Tuesday, September 05, 2006
Of the 30 books I took with me to the shore last week – not that I ever once got out onto the sand, let alone into the surf – none proved more startling, more unexpected (by me, anyway) than Laura Elricks’s Fantasies in Permeable Structures, from Factory School, part of William Marsh’s mostly superb Heretical Texts series. Perhaps this is because I knew her work less well than I did many of the other authors whose book I brought – Waldrop, Coolidge, DuPlessis,
That far the science takes us. Then, passions
cloaked dispassionately as fact in hallowed
states that bloat the few we feign elect.
By sense described or indescribable
By motives jealous or afeared in fact intent
upon stability. Upon security. Even wildness
feeds the stabling grace. Distortion. Saving
us to slink away from what we fear:
our fears we cannot. Few can brave that light
few unbroken before the awful power of
our labor. As on that day some friends came
upon us, graciously, even in their
motived kindness. Though some will scoff
Shy away from that which forms and that
is not principles, but radical, what’s based on
virtuous neutrality. Yet by others
friendship raised falsely to pious heights
in their annals, already dead. Smiles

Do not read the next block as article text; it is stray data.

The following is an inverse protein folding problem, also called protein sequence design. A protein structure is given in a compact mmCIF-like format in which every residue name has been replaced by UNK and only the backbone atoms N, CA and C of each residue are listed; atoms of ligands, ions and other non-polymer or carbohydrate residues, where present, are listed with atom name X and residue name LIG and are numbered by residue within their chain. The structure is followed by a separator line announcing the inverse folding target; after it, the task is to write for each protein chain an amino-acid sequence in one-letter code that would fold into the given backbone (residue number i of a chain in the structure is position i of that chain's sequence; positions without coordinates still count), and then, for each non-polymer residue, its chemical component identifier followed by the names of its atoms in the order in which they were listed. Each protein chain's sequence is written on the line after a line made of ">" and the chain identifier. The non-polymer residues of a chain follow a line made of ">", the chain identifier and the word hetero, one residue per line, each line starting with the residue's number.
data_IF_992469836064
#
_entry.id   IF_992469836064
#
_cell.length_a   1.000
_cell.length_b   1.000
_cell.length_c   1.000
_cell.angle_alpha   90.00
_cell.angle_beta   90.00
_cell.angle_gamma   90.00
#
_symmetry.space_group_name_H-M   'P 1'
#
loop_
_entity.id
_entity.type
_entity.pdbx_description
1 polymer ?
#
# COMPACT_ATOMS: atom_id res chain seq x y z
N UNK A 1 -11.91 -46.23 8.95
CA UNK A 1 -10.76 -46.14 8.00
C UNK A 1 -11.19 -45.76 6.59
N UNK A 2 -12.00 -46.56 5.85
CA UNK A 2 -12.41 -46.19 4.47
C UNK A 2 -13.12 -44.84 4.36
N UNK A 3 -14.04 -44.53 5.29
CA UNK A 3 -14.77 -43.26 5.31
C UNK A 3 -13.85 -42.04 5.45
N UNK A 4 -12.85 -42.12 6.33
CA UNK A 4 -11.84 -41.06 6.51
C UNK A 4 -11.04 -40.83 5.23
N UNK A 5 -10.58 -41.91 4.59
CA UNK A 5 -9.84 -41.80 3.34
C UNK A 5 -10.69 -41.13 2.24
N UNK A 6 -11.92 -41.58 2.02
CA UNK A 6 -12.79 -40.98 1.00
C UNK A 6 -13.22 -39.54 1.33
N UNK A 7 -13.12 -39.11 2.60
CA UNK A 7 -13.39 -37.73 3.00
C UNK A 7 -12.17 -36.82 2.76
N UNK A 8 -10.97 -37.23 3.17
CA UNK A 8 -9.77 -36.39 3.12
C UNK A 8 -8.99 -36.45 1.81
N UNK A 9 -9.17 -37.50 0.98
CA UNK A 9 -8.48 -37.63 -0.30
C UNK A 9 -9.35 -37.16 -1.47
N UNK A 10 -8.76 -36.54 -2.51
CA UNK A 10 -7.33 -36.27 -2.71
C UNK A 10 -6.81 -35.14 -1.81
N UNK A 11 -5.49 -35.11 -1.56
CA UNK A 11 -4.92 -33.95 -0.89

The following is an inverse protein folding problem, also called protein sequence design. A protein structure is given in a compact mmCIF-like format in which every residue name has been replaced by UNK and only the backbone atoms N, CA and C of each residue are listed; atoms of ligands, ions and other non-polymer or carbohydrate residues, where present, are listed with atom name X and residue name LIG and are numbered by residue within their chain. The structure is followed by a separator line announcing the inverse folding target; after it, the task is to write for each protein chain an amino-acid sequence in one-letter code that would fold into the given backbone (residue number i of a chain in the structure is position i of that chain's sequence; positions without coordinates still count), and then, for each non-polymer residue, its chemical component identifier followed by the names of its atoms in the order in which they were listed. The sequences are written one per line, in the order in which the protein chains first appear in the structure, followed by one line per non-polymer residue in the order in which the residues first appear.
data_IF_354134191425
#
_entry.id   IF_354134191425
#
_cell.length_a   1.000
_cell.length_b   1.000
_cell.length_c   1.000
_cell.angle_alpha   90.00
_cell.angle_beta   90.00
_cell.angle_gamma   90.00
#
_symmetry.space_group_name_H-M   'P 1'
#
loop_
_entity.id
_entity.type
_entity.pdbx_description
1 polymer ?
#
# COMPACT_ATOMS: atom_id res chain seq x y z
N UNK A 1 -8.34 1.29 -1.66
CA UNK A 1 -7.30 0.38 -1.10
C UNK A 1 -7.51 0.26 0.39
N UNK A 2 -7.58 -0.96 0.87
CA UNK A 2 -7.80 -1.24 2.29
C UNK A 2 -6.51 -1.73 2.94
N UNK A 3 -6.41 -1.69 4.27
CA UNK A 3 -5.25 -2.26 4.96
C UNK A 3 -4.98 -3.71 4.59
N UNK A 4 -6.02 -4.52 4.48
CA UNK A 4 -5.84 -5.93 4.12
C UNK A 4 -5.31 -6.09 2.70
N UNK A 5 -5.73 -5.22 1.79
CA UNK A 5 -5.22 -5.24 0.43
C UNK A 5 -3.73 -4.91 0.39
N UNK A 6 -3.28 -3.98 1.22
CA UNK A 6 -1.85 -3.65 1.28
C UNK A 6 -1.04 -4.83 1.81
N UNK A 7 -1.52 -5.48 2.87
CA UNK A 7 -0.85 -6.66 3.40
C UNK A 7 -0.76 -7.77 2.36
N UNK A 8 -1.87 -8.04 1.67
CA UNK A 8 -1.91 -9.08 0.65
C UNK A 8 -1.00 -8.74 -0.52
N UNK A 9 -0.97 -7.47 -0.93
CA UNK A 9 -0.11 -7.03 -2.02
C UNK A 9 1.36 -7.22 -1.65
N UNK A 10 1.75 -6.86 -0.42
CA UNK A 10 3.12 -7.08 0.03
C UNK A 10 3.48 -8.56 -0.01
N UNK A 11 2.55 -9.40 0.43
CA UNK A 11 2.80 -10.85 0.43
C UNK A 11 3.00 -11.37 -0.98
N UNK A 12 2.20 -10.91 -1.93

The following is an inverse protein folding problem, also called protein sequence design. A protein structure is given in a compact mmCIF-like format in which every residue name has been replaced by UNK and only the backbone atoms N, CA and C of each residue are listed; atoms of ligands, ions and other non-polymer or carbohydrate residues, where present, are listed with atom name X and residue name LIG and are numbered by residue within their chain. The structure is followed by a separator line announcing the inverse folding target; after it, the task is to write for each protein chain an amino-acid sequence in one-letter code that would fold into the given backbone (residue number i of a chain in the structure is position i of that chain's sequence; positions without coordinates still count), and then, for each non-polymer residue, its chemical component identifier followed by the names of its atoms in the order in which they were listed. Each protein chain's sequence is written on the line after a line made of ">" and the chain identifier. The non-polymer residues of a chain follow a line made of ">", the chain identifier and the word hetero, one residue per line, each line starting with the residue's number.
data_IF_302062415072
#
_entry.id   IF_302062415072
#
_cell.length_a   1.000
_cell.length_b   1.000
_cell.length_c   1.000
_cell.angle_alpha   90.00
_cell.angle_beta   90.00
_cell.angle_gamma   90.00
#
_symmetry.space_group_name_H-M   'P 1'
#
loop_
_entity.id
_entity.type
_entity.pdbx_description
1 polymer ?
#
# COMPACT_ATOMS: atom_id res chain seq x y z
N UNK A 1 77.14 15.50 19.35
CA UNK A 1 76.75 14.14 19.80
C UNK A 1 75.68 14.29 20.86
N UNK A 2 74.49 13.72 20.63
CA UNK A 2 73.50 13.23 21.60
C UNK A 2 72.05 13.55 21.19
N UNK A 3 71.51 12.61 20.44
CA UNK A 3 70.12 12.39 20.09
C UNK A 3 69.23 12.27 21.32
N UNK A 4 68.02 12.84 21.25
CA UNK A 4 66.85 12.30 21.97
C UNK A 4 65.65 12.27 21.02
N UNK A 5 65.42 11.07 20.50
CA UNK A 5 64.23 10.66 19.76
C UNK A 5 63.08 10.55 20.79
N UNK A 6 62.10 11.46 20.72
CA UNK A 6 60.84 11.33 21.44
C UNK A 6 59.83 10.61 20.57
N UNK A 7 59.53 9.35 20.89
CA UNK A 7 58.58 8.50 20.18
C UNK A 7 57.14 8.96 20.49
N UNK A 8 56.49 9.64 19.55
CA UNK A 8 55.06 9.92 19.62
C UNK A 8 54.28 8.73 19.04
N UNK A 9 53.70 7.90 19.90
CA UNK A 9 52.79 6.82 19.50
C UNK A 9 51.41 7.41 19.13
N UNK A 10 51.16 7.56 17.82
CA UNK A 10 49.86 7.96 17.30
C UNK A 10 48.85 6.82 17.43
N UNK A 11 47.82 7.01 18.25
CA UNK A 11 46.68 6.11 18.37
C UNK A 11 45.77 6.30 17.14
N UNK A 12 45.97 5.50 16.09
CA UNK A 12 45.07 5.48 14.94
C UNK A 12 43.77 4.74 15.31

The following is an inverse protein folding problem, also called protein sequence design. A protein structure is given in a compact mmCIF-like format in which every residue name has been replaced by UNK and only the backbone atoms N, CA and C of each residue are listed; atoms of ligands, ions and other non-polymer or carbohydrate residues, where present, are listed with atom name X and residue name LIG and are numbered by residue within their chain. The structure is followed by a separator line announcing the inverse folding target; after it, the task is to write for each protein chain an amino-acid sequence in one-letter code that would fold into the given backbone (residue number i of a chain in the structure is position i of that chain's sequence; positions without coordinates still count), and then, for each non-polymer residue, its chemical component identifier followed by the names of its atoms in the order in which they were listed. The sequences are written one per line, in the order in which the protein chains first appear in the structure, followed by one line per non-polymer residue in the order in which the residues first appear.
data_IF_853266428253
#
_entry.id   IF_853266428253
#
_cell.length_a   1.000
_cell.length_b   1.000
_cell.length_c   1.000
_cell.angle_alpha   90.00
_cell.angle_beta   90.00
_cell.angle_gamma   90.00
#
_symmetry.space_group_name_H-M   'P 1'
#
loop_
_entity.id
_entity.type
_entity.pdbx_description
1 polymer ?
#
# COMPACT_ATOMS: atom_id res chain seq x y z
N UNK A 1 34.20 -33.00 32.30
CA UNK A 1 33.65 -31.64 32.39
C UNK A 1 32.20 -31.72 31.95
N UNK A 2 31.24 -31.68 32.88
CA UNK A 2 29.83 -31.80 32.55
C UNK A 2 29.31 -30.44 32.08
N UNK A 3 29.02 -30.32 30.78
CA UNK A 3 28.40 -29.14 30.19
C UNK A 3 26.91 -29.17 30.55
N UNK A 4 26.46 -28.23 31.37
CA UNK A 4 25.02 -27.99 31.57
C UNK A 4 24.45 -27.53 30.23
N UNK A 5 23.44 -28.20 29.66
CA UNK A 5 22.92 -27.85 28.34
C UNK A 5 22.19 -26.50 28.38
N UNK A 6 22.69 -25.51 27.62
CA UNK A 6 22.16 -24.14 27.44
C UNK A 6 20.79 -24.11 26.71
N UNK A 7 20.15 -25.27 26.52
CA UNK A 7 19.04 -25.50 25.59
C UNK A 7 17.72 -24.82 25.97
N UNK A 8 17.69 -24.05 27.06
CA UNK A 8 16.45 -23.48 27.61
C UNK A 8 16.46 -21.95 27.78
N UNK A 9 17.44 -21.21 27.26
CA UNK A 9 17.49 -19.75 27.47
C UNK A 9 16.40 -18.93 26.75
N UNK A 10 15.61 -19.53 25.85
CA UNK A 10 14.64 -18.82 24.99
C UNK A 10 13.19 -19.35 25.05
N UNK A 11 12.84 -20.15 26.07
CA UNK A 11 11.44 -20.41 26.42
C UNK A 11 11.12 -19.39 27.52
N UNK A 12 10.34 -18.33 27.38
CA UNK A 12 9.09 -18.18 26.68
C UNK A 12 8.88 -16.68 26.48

in bodies enshrining sober system Static
boyish institution in gauzes of care.
Bump up, my love, is what we cherish close.
Bump up’s the trait of fierce kind argued
but changeable (not as alchemical essence)
but in relation to the world’s moving
junctures lived. This immediate
abstraction. No beneficent nature
here but needy storms of action and
complacency Blue with envy Green
with shame Gray-with-Gray embrangled
hues speaking through us on to whole bodies
expendable bodies, exchanged deployed
and all exterior in motives of their own
There are moments in this text that are simply knock-down powerful, from that second sentence to the flood of iambs to the word embrangled. Throughout there is the compression of language one associates with the best of poetry, from Zukofsky to Shakespeare to Olson to Jarnot & Moxley. I find it impossible to read this poem silently, true also for the 31 other pieces in this slim, gorgeous book.
There’s one trick here, tho, an element of page design that may or may not be occluding an aspect of the text. Each of these poems appears over two pages (verso & recto, so that you can never actually see the whole poem at once), broken thus into two 16-line stanzas. Elrick however describes her text differently in a brief prefatory note:
Written in 32 sections of 32 lines (throughout my 32nd years), I have begun to sense that each “fantasy” acts as a conceptual anagram of the selves through which the plotted language of institutions permeates.
So possibly each section is a single unbroken stanza (thus perhaps closer in affect to Moxley than this Hejinianesque structure might imply). Either way, this is tremendous writing & makes me want to blather on with a big heap o’ superlatives. But instead, I’ll just offer this: you need to read this book. Aloud.